Raw honey is honey as it exists in the beehive or as obtained by extraction, settling or straining, without adding heat (although some honey that has been "minimally processed" is often labeled as raw honey).[47] Raw honey contains some pollen and may contain small particles of wax. Local raw honey is sought after by allergy sufferers as the pollen impurities are thought to lessen the sensitivity to hay fever (see Other medical applications below).
    Sorce wiki
    Very difficult to process,filter honey without heat and any heat destroys some enyemes,flavour etc

    Filtered honey is honey of any type that has been filtered to the extent that all or most of the fine particles, pollen grains, air bubbles, or other materials normally found in suspension, have been removed.[48] The process typically heats honey to 150–170 F (approx. 65–77 C) to more easily pass through the filter. Filtered honey is very clear and will not crystallize as quickly, making it preferred by the supermarket trade.source wiki

    It would seem some marketing ploys are out to test the consumers IQ ,or confuse him but never truly inform him,her
    Probably not to far down the road the honey label is going to have to contain more, whether it contains GMO pollen,the actual sugars contained in the product, HMF level,the beehive it came from, whether it was sunny or cloudy the day it was harvested...of course this will be when honey in the drum is $10 /LB and the normal average crop is 300 lbs plus

  9. #9
    Join Date
    Feb 2008
    Location
    Madison, Alabama
    Posts
    356

    Default Re: Raw honey: marketing standards

    I have had customers ask me if my honey is "Raw". Usually they mean has it been heated or pressure filtered.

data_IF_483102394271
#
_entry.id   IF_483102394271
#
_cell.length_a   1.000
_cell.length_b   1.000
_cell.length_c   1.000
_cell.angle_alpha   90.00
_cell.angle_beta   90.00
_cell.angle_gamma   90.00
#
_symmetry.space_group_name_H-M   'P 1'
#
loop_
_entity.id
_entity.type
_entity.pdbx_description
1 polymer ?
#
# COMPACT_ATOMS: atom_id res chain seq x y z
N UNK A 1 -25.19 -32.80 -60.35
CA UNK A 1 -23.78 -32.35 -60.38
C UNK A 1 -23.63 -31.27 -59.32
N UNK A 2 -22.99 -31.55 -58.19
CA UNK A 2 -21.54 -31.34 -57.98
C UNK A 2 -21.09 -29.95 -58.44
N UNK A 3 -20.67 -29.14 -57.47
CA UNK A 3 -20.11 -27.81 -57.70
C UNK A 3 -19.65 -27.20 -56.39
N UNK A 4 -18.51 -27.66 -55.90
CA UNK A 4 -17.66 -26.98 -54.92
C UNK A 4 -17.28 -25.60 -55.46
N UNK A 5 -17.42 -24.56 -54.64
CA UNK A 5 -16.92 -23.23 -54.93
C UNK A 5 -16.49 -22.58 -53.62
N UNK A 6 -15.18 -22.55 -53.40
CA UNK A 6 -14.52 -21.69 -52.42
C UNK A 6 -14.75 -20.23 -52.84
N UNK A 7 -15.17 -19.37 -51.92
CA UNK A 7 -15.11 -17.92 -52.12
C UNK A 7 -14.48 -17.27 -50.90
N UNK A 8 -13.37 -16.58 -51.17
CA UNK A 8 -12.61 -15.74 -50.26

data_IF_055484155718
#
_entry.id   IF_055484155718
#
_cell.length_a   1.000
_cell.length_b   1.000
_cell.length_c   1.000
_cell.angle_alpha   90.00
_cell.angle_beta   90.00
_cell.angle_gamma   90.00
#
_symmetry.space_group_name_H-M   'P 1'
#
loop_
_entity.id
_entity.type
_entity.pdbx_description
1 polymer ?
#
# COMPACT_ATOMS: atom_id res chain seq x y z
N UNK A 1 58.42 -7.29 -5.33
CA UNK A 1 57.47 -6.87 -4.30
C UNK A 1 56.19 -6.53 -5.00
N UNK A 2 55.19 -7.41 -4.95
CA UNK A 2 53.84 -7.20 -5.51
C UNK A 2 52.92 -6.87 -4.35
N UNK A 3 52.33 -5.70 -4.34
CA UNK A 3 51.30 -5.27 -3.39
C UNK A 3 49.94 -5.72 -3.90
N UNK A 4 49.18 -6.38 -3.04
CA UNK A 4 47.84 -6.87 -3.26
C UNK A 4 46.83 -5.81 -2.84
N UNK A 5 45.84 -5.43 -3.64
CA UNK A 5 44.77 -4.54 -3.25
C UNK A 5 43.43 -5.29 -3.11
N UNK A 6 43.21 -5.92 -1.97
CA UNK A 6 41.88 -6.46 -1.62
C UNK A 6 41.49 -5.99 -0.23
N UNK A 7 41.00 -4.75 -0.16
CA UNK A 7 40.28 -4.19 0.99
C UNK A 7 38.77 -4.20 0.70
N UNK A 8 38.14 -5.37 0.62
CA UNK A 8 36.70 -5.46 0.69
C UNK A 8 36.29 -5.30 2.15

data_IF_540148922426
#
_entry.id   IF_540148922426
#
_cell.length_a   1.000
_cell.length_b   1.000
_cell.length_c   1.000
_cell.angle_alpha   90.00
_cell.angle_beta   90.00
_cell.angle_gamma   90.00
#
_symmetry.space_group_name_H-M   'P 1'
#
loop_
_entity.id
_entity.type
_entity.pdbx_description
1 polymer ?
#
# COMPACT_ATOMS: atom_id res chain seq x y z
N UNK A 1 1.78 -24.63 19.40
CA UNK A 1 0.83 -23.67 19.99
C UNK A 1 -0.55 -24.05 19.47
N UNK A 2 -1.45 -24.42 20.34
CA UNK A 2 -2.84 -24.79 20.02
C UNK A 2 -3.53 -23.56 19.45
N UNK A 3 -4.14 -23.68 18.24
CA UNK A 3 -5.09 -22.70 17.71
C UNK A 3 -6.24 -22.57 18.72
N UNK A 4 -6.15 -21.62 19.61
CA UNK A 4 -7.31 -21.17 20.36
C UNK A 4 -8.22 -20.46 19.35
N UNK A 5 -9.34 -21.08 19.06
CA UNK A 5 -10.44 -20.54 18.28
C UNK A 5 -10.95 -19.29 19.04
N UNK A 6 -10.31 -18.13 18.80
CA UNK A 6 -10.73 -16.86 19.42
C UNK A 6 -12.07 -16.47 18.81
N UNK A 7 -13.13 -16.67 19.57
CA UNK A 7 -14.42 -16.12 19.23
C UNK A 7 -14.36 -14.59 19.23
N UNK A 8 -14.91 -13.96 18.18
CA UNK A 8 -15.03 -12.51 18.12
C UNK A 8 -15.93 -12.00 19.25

Last edited by Rohe Bee Ranch; 03-06-2012 at 02:19 PM.
    Rohe Bee Ranch "Free Range Bees"
    http://www.rohebeeranch.com

  10. #10
    Join Date
    Dec 2005
    Location
    Brasher Falls, NY, USA
    Posts
    28,067

    Default Re: Raw honey: marketing standards

    "Not everything found on the internet is true." Start off w/ that. But, trying to convince anyone of anything they don't already half believe is futile and won't get you customers.

    To make what RRH wants, simply uncap frames of honey right into the extractor using a hive tool, the hooked end. I have done it that way for them before. You may have to keep the particulate matter suspended by stirring. We used a canoe paddle.

    I do refer to it as dirty white honey. Franz might not like hearing that though. Nice guy though. Very friendly and easy to talk to.
    Mark Berninghausen
    Squeak Creek Apiaries



  11. #11
    Join Date
    Jul 2010
    Location
    moravia,ny
    Posts
    1,246

    Default Re: Raw honey: marketing standards

    explain to people that if it conains wax etc it is now usda grade D honey vs filtered grade A. do they want grade A or D at a higher cost.

  12. #12
    Join Date
    Jun 2009
    Location
    Montgomery County, NY
    Posts
    1,934

    Default Re: Raw honey: marketing standards

    Depends on the person. I had a couple stop by this past fall looking to buy a 5 gallon bucket of raw honey. They wanted to open it and sample it. So this honey was straight off our extractor which the nasty looking hunks of wax in it. Well when they stopped by it had been about 1 week from the time it was extracted so everything was floating on top. The guy wanted to check out the honey below it so we scraped the stop gunk to one side and dipped a spoon in it so he could see and taste it.

    Then he claimed it was filtered honey that we purposely threw wax on top of, as if it were raw honey it would be blended all the way thru to honey. I politely explained to him that he was wrong and in the end I said well sorry you are not believing me but I am telling you the truth about the honey. I left it at that and didn't say another word. Well apparently his wife was more impressed with the honey than he was, cause she bought 5 gallons plus another 2lbs jar.